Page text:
Tennessee Coalition for Open Government and 55 other organizations and people ranging from news media to criminal justice groups to First Amendment experts have filed a petition with the Tennessee Supreme Court asking the court to take “immediate steps to protect the public’s Constitutional and common law right of access to court proceedings” during the COVID-19 epidemic.
Few of the 30 judicial district plans submitted and approved by the Supreme Court provide “any reasonable level of compliance” with the constitutional right of access, the petition states, and “several actually prohibit access to proceedings by anyone other than court personnel, parties, witnesses and lawyers, in direct violation of the Constitution.”
“Petitioners share the common belief that Tennessee courts cannot dispense justice without public confidence. Petitioners also agree that the public cannot and will not maintain confidence in the courts without aggressive efforts, especially in these unusual times, to maintain our courts’ traditional openness.”
The petition states that closing courts to the public “are only justified when they advance overriding interests and are no broader than necessary to serve that interest.”
“Petitioners appreciate that, due to the ongoing pandemic, as court proceedings resume, courts must take steps necessary to address public health concerns. Petitioners strongly believe that an outright ban on public access is, virtually by definition, constitutionally impermissible.”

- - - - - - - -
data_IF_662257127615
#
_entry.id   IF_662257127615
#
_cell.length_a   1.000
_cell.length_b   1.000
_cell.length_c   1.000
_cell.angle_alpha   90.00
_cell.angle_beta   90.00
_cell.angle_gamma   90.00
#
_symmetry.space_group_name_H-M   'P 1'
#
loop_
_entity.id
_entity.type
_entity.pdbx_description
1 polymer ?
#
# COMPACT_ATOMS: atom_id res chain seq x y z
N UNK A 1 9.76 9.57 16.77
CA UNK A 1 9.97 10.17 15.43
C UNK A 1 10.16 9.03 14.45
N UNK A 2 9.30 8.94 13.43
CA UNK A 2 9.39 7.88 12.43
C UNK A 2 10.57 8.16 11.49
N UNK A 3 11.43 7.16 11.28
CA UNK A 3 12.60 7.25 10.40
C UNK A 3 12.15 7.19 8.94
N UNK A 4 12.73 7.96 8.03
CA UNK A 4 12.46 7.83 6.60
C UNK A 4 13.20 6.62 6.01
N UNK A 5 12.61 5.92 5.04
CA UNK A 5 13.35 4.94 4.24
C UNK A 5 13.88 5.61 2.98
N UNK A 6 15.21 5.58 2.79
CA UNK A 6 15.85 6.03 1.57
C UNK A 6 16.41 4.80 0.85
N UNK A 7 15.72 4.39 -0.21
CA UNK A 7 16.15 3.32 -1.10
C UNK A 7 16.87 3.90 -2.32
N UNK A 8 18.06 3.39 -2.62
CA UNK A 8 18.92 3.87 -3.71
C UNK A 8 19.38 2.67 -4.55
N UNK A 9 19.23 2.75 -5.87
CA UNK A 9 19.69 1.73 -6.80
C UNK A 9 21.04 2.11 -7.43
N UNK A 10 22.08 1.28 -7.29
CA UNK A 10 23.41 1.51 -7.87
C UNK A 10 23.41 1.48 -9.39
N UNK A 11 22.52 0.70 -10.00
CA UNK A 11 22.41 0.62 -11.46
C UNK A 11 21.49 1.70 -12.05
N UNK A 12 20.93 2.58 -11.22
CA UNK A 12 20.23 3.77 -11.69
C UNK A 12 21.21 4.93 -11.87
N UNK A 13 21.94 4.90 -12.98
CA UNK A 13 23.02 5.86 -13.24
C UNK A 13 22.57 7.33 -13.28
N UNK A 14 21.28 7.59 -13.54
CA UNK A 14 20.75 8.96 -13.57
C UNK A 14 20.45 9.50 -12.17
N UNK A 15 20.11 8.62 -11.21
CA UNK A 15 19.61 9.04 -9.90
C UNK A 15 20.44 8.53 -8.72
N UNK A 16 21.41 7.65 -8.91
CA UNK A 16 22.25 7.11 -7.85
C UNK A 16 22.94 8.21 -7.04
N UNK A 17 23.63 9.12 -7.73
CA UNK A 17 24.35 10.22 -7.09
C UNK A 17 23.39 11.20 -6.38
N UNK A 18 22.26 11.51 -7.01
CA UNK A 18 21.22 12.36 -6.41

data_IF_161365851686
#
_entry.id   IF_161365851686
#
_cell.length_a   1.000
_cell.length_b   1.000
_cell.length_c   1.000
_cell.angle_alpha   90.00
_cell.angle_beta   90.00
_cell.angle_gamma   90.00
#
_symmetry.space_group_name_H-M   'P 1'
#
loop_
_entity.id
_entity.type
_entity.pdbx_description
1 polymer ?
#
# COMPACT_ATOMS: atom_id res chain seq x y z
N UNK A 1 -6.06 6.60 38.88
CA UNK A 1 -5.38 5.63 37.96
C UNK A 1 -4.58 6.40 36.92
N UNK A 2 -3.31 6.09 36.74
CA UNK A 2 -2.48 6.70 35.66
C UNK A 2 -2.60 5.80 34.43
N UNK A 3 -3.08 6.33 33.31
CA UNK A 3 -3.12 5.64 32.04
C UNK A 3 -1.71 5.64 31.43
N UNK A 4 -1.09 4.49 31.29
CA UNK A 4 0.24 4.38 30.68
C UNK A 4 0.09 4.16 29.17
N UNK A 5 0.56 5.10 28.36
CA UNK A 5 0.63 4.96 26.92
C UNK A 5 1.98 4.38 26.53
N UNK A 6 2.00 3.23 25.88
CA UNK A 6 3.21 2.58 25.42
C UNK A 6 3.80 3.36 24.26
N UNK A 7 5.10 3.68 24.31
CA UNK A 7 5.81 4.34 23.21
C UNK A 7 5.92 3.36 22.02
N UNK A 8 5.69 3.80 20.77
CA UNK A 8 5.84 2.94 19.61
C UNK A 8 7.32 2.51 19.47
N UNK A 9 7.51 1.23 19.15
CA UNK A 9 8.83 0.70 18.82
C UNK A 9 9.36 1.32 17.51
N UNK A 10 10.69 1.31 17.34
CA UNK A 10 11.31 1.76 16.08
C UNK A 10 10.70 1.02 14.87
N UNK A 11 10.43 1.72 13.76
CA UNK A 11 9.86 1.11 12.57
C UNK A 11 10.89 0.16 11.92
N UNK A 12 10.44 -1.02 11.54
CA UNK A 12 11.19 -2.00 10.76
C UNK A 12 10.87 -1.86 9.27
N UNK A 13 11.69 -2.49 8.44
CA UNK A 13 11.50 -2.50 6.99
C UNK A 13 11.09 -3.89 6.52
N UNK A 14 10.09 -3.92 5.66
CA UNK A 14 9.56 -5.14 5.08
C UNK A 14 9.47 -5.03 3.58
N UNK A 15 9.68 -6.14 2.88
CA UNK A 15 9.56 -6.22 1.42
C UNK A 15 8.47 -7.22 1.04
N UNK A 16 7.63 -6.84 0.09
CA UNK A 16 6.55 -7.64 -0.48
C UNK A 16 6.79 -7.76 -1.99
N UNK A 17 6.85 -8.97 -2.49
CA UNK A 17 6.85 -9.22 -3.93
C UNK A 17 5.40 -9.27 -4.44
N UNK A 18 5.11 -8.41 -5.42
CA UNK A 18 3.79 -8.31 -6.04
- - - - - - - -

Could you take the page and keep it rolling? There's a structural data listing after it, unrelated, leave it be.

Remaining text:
Petition asks Supreme Court to use emergency powers to ensure open courts
The petition asks the Court to use its emergency powers to mandate that all Tennessee courts and judges allow Tennessee citizens to be present for in-person court proceedings — or, if public health concerns necessitate a limit on the number of people in a courtroom, accommodate the right of public access in other ways, such as by allowing the public to view or listen to proceedings by electronic means.
The petition also asks the Court to mandate that when courts hold electronic proceedings, they provide the public access to those proceedings and give clear notice about the availability of this access.
“Petitioners share the common believe that Tennessee courts cannot dispense justice without public confidence. Petitioners also agree that the public cannot and will not maintain confidence in the courts with aggressive efforts, especially in these unusual times, to maintain our courts’ traditional openness.”
Many judicial plans limit court access to parties in the case
The petition notes that the Tennessee Supreme Court itself has provided leadership on public access by example, livestreaming oral arguments on its YouTube channel.
However, the judicial plans submitted to the Supreme Court from across Tennessee provide little explanation on how public access will be provided as the courts resume in-person proceedings and increase electronic proceedings. TCOG analyzed those plans for public access and media access. The analysis can be viewed online in this Google spreadsheet and was provided to the Court.
The petition summarizes the analysis and states that:
“Plans for courts in at least 17 districts expressly prohibit access to in-person proceedings by anyone other than court personnel, parties, witnesses, lawyers, and sometimes victims, and make no provision for members of the media, thus prohibiting members of the public and the news media from attending (i.e., the 1st, 2nd, 5th, 6th, 9th, 10th, 11th, 13th, 14th, 15th, 16th, 17th, 18th, 23rd, 25th, 29th, and 31st districts). Plans for courts in several other districts appear to exclude by implication those who are not direct participants in a proceeding.